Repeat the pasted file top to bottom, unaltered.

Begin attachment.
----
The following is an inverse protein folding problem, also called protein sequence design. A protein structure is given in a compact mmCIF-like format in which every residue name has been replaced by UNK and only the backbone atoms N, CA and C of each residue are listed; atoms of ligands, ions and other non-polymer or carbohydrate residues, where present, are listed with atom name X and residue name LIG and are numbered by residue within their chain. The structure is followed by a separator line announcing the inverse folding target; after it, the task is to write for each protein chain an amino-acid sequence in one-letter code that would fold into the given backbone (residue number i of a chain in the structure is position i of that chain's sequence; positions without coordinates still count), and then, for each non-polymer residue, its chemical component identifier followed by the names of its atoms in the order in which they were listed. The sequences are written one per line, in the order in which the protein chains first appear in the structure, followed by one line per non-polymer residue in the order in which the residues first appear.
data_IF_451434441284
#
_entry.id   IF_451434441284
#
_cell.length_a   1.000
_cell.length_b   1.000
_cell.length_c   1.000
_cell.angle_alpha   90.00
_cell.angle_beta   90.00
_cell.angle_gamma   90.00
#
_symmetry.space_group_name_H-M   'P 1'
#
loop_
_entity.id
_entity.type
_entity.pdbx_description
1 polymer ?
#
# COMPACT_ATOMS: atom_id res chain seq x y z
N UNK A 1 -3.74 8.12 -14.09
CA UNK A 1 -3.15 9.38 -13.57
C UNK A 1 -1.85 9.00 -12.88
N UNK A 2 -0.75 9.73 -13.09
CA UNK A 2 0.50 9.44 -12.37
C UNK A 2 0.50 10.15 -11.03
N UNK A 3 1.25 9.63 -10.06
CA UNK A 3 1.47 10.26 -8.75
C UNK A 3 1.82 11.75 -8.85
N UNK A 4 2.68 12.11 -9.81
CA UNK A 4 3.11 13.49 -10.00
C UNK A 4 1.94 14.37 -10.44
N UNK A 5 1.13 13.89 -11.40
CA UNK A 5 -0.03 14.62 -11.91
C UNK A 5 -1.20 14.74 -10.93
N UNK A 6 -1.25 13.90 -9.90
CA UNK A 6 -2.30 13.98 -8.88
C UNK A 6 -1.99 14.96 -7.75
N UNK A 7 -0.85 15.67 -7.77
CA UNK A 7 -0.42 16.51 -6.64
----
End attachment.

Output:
The following is an inverse protein folding problem, also called protein sequence design. A protein structure is given in a compact mmCIF-like format in which every residue name has been replaced by UNK and only the backbone atoms N, CA and C of each residue are listed; atoms of ligands, ions and other non-polymer or carbohydrate residues, where present, are listed with atom name X and residue name LIG and are numbered by residue within their chain. The structure is followed by a separator line announcing the inverse folding target; after it, the task is to write for each protein chain an amino-acid sequence in one-letter code that would fold into the given backbone (residue number i of a chain in the structure is position i of that chain's sequence; positions without coordinates still count), and then, for each non-polymer residue, its chemical component identifier followed by the names of its atoms in the order in which they were listed. The sequences are written one per line, in the order in which the protein chains first appear in the structure, followed by one line per non-polymer residue in the order in which the residues first appear.
data_IF_451434441284
#
_entry.id   IF_451434441284
#
_cell.length_a   1.000
_cell.length_b   1.000
_cell.length_c   1.000
_cell.angle_alpha   90.00
_cell.angle_beta   90.00
_cell.angle_gamma   90.00
#
_symmetry.space_group_name_H-M   'P 1'
#
loop_
_entity.id
_entity.type
_entity.pdbx_description
1 polymer ?
#
# COMPACT_ATOMS: atom_id res chain seq x y z
N UNK A 1 -3.74 8.12 -14.09
CA UNK A 1 -3.15 9.38 -13.57
C UNK A 1 -1.85 9.00 -12.88
N UNK A 2 -0.75 9.73 -13.09
CA UNK A 2 0.50 9.44 -12.37
C UNK A 2 0.50 10.15 -11.03
N UNK A 3 1.25 9.63 -10.06
CA UNK A 3 1.47 10.26 -8.75
C UNK A 3 1.82 11.75 -8.85
N UNK A 4 2.68 12.11 -9.81
CA UNK A 4 3.11 13.49 -10.00
C UNK A 4 1.94 14.37 -10.44
N UNK A 5 1.13 13.89 -11.40
CA UNK A 5 -0.03 14.62 -11.91
C UNK A 5 -1.20 14.74 -10.93
N UNK A 6 -1.25 13.90 -9.90
CA UNK A 6 -2.30 13.98 -8.88
C UNK A 6 -1.99 14.96 -7.75
N UNK A 7 -0.85 15.67 -7.77
CA UNK A 7 -0.42 16.51 -6.64